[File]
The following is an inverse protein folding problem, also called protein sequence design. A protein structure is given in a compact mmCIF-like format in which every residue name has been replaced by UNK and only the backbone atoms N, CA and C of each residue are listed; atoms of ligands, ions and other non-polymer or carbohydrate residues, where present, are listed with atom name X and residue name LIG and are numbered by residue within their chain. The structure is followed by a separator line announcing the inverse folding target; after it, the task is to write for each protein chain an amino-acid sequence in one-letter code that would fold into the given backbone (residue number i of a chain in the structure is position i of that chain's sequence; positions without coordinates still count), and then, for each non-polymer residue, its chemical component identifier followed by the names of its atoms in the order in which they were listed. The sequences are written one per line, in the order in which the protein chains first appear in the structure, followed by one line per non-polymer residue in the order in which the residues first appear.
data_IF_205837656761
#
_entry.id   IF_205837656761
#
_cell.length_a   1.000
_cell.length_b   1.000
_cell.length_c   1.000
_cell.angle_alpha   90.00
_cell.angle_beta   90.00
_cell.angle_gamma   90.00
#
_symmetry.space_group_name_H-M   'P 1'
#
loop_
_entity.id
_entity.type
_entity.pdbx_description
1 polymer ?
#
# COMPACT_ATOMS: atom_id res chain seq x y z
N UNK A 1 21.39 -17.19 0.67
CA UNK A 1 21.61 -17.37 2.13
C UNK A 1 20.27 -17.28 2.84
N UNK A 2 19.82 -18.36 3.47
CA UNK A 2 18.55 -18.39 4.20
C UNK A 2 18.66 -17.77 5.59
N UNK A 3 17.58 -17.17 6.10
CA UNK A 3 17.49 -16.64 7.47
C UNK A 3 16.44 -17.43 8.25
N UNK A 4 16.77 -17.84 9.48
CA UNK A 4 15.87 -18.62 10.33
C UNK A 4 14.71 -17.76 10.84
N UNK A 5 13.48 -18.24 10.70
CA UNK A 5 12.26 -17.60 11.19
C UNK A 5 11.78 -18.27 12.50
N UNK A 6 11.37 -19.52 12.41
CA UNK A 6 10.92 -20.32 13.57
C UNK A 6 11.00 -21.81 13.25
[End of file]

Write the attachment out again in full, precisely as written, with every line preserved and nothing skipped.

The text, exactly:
The following is an inverse protein folding problem, also called protein sequence design. A protein structure is given in a compact mmCIF-like format in which every residue name has been replaced by UNK and only the backbone atoms N, CA and C of each residue are listed; atoms of ligands, ions and other non-polymer or carbohydrate residues, where present, are listed with atom name X and residue name LIG and are numbered by residue within their chain. The structure is followed by a separator line announcing the inverse folding target; after it, the task is to write for each protein chain an amino-acid sequence in one-letter code that would fold into the given backbone (residue number i of a chain in the structure is position i of that chain's sequence; positions without coordinates still count), and then, for each non-polymer residue, its chemical component identifier followed by the names of its atoms in the order in which they were listed. The sequences are written one per line, in the order in which the protein chains first appear in the structure, followed by one line per non-polymer residue in the order in which the residues first appear.
data_IF_205837656761
#
_entry.id   IF_205837656761
#
_cell.length_a   1.000
_cell.length_b   1.000
_cell.length_c   1.000
_cell.angle_alpha   90.00
_cell.angle_beta   90.00
_cell.angle_gamma   90.00
#
_symmetry.space_group_name_H-M   'P 1'
#
loop_
_entity.id
_entity.type
_entity.pdbx_description
1 polymer ?
#
# COMPACT_ATOMS: atom_id res chain seq x y z
N UNK A 1 21.39 -17.19 0.67
CA UNK A 1 21.61 -17.37 2.13
C UNK A 1 20.27 -17.28 2.84
N UNK A 2 19.82 -18.36 3.47
CA UNK A 2 18.55 -18.39 4.20
C UNK A 2 18.66 -17.77 5.59
N UNK A 3 17.58 -17.17 6.10
CA UNK A 3 17.49 -16.64 7.47
C UNK A 3 16.44 -17.43 8.25
N UNK A 4 16.77 -17.84 9.48
CA UNK A 4 15.87 -18.62 10.33
C UNK A 4 14.71 -17.76 10.84
N UNK A 5 13.48 -18.24 10.70
CA UNK A 5 12.26 -17.60 11.19
C UNK A 5 11.78 -18.27 12.50
N UNK A 6 11.37 -19.52 12.41
CA UNK A 6 10.92 -20.32 13.57
C UNK A 6 11.00 -21.81 13.25